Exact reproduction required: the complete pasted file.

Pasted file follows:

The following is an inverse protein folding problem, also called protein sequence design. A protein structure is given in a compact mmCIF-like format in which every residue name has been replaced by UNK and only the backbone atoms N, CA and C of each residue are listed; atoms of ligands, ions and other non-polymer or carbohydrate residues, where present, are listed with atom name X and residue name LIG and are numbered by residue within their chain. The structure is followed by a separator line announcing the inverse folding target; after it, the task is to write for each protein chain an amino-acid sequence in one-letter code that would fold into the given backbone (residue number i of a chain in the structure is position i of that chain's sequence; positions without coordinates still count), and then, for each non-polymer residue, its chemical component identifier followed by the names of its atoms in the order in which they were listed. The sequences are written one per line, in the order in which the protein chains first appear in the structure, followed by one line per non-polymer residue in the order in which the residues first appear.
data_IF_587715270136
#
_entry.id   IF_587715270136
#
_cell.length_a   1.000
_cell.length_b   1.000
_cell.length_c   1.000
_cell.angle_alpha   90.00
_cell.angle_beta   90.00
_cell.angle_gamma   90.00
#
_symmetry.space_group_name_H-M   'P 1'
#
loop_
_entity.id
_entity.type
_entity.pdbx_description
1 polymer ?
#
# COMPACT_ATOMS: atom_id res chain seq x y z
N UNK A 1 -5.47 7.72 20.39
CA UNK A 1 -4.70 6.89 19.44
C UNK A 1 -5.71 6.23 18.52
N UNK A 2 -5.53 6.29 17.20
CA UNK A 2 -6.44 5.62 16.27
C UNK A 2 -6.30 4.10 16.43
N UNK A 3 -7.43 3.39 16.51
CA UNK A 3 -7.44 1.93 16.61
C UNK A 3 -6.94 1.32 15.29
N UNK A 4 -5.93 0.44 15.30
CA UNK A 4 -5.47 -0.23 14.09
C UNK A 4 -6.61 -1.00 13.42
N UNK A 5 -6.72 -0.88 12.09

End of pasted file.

The following is an inverse protein folding problem, also called protein sequence design. A protein structure is given in a compact mmCIF-like format in which every residue name has been replaced by UNK and only the backbone atoms N, CA and C of each residue are listed; atoms of ligands, ions and other non-polymer or carbohydrate residues, where present, are listed with atom name X and residue name LIG and are numbered by residue within their chain. The structure is followed by a separator line announcing the inverse folding target; after it, the task is to write for each protein chain an amino-acid sequence in one-letter code that would fold into the given backbone (residue number i of a chain in the structure is position i of that chain's sequence; positions without coordinates still count), and then, for each non-polymer residue, its chemical component identifier followed by the names of its atoms in the order in which they were listed. The sequences are written one per line, in the order in which the protein chains first appear in the structure, followed by one line per non-polymer residue in the order in which the residues first appear.
data_IF_587715270136
#
_entry.id   IF_587715270136
#
_cell.length_a   1.000
_cell.length_b   1.000
_cell.length_c   1.000
_cell.angle_alpha   90.00
_cell.angle_beta   90.00
_cell.angle_gamma   90.00
#
_symmetry.space_group_name_H-M   'P 1'
#
loop_
_entity.id
_entity.type
_entity.pdbx_description
1 polymer ?
#
# COMPACT_ATOMS: atom_id res chain seq x y z
N UNK A 1 -5.47 7.72 20.39
CA UNK A 1 -4.70 6.89 19.44
C UNK A 1 -5.71 6.23 18.52
N UNK A 2 -5.53 6.29 17.20
CA UNK A 2 -6.44 5.62 16.27
C UNK A 2 -6.30 4.10 16.43
N UNK A 3 -7.43 3.39 16.51
CA UNK A 3 -7.44 1.93 16.61
C UNK A 3 -6.94 1.32 15.29
N UNK A 4 -5.93 0.44 15.30
CA UNK A 4 -5.47 -0.23 14.09
C UNK A 4 -6.61 -1.00 13.42
N UNK A 5 -6.72 -0.88 12.09